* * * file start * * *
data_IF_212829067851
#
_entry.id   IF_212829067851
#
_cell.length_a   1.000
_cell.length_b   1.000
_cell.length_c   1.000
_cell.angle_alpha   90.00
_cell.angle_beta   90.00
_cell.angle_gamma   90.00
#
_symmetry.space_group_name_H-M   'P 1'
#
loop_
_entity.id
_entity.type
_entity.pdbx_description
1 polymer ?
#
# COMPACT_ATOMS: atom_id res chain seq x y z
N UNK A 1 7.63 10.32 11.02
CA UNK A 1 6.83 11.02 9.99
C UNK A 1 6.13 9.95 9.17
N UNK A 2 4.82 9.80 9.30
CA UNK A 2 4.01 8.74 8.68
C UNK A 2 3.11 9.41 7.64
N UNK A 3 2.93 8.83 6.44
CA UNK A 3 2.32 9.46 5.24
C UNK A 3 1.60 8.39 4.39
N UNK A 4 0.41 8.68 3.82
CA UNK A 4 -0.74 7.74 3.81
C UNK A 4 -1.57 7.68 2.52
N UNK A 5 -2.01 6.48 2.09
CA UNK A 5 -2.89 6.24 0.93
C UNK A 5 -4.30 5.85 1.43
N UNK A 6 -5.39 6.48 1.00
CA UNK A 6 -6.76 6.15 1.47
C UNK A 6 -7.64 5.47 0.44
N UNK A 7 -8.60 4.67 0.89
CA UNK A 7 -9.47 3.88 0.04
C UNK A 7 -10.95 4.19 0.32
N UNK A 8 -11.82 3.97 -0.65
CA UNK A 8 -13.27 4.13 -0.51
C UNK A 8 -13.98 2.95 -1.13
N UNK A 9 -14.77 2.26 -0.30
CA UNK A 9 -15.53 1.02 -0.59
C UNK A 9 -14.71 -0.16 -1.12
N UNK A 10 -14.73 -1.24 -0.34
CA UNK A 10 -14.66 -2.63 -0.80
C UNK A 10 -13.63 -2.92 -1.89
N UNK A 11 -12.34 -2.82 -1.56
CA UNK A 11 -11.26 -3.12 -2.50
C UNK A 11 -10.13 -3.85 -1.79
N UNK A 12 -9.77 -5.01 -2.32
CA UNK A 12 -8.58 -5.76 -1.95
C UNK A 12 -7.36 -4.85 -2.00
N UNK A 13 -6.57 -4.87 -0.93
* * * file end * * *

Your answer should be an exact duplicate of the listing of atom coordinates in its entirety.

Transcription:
data_IF_212829067851
#
_entry.id   IF_212829067851
#
_cell.length_a   1.000
_cell.length_b   1.000
_cell.length_c   1.000
_cell.angle_alpha   90.00
_cell.angle_beta   90.00
_cell.angle_gamma   90.00
#
_symmetry.space_group_name_H-M   'P 1'
#
loop_
_entity.id
_entity.type
_entity.pdbx_description
1 polymer ?
#
# COMPACT_ATOMS: atom_id res chain seq x y z
N UNK A 1 7.63 10.32 11.02
CA UNK A 1 6.83 11.02 9.99
C UNK A 1 6.13 9.95 9.17
N UNK A 2 4.82 9.80 9.30
CA UNK A 2 4.01 8.74 8.68
C UNK A 2 3.11 9.41 7.64
N UNK A 3 2.93 8.83 6.44
CA UNK A 3 2.32 9.46 5.24
C UNK A 3 1.60 8.39 4.39
N UNK A 4 0.41 8.68 3.82
CA UNK A 4 -0.74 7.74 3.81
C UNK A 4 -1.57 7.68 2.52
N UNK A 5 -2.01 6.48 2.09
CA UNK A 5 -2.89 6.24 0.93
C UNK A 5 -4.30 5.85 1.43
N UNK A 6 -5.39 6.48 1.00
CA UNK A 6 -6.76 6.15 1.47
C UNK A 6 -7.64 5.47 0.44
N UNK A 7 -8.60 4.67 0.89
CA UNK A 7 -9.47 3.88 0.04
C UNK A 7 -10.95 4.19 0.32
N UNK A 8 -11.82 3.97 -0.65
CA UNK A 8 -13.27 4.13 -0.51
C UNK A 8 -13.98 2.95 -1.13
N UNK A 9 -14.77 2.26 -0.30
CA UNK A 9 -15.53 1.02 -0.59
C UNK A 9 -14.71 -0.16 -1.12
N UNK A 10 -14.73 -1.24 -0.34
CA UNK A 10 -14.66 -2.63 -0.80
C UNK A 10 -13.63 -2.92 -1.89
N UNK A 11 -12.34 -2.82 -1.56
CA UNK A 11 -11.26 -3.12 -2.50
C UNK A 11 -10.13 -3.85 -1.79
N UNK A 12 -9.77 -5.01 -2.32
CA UNK A 12 -8.58 -5.76 -1.95
C UNK A 12 -7.36 -4.85 -2.00
N UNK A 13 -6.57 -4.87 -0.93